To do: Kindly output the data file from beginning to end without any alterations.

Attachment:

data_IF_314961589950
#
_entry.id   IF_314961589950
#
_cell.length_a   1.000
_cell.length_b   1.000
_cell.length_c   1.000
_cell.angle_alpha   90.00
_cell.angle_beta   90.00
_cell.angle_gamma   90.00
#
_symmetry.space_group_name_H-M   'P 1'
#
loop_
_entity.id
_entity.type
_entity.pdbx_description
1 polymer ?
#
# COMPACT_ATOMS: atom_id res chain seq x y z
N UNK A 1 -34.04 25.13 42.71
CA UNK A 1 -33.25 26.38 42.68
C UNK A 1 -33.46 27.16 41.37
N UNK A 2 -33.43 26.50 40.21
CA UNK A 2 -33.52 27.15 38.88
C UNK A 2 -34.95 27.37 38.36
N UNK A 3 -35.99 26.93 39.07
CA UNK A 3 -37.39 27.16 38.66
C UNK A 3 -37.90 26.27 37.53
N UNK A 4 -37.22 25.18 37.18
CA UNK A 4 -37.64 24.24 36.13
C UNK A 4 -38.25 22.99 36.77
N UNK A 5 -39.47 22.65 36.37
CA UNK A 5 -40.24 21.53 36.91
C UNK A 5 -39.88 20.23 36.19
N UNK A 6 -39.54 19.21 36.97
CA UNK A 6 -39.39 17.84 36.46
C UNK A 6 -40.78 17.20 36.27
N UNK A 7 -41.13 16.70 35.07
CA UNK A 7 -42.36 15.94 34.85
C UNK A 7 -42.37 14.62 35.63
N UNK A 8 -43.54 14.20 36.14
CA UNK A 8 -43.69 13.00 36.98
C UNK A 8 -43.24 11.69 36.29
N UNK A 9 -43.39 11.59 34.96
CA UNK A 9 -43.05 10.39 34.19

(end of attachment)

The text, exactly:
data_IF_314961589950
#
_entry.id   IF_314961589950
#
_cell.length_a   1.000
_cell.length_b   1.000
_cell.length_c   1.000
_cell.angle_alpha   90.00
_cell.angle_beta   90.00
_cell.angle_gamma   90.00
#
_symmetry.space_group_name_H-M   'P 1'
#
loop_
_entity.id
_entity.type
_entity.pdbx_description
1 polymer ?
#
# COMPACT_ATOMS: atom_id res chain seq x y z
N UNK A 1 -34.04 25.13 42.71
CA UNK A 1 -33.25 26.38 42.68
C UNK A 1 -33.46 27.16 41.37
N UNK A 2 -33.43 26.50 40.21
CA UNK A 2 -33.52 27.15 38.88
C UNK A 2 -34.95 27.37 38.36
N UNK A 3 -35.99 26.93 39.07
CA UNK A 3 -37.39 27.16 38.66
C UNK A 3 -37.90 26.27 37.53
N UNK A 4 -37.22 25.18 37.18
CA UNK A 4 -37.64 24.24 36.13
C UNK A 4 -38.25 22.99 36.77
N UNK A 5 -39.47 22.65 36.37
CA UNK A 5 -40.24 21.53 36.91
C UNK A 5 -39.88 20.23 36.19
N UNK A 6 -39.54 19.21 36.97
CA UNK A 6 -39.39 17.84 36.46
C UNK A 6 -40.78 17.20 36.27
N UNK A 7 -41.13 16.70 35.07
CA UNK A 7 -42.36 15.94 34.85
C UNK A 7 -42.37 14.62 35.63
N UNK A 8 -43.54 14.20 36.14
CA UNK A 8 -43.69 13.00 36.98
C UNK A 8 -43.24 11.69 36.29
N UNK A 9 -43.39 11.59 34.96
CA UNK A 9 -43.05 10.39 34.19